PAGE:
- All life as we know it is based on carbon.
- Over 10 million compounds that we know of so far can be formed by carbon, more than any other element.
- Carbon is the 4th most abundant element in the universe but only the 15th most abundant element in the earth’s crust.
- All other elements’ atomic weights are measured relative to carbon-12.
Common reactions and synthesis
Carbon is used in numerous reactions in all branches of chemistry. One of the most common is combustion reactions, where a hydrocarbon reacts with oxygen to form carbon dioxide and water. Another important reaction with carbon is ocean acidification. This is when carbon dioxide dissolves in the ocean and reacts to form carboxylic acids, lowering the pH of the ocean. Carbon generally does not require significant effort to isolate. Coal, diamond, and graphite, are all pure, naturally occurring forms of carbon.
Carbon can make a wide variety of different compounds. Two significant ones are carbon monoxide and methane. Methane has one of the highest per molecule warming potentials out of all the greenhouse gases. Carbon monoxide is a colorless odorless gas that can be fatal to humans. However, carbon monoxide can also serve as a useful ligand for many inorganic reactions. Another category of interesting carbon compounds is pi-conjugated systems. The overlap of several pi orbitals to create a delocalized system of electrons is called a pi-conjugated system. The vivid colors that are formed make these compounds especially useful and pretty to look at.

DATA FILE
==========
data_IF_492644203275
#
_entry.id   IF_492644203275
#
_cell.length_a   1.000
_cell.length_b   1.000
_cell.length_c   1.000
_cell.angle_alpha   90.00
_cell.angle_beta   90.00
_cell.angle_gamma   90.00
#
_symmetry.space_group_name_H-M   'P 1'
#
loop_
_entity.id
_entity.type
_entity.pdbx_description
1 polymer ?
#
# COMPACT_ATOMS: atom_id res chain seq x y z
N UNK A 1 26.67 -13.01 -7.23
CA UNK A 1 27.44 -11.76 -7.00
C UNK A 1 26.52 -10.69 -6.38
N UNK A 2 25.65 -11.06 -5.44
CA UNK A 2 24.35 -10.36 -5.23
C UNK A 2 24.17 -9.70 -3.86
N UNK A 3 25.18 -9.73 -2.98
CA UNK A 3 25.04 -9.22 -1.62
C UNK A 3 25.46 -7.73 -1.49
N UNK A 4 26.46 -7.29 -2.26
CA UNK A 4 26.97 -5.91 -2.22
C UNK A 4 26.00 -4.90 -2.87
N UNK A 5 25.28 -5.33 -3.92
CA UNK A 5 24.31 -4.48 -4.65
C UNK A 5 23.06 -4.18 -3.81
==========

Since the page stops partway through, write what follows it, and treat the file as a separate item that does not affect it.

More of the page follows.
Carbon in organic chemistry
Organic chemistry is one of the largest subfields in chemistry and is based entirely on carbon! Carbon can form very strong bonds with other carbon atoms, making it one of the building blocks for most organic compounds. Carbon is also able to form bonds with many other elements such as oxygen, nitrogen, and hydrogen. The bonds formed between carbon and these elements form the basis for functional groups, which enable the creation of a wide range of compounds from pharmaceuticals to dyes!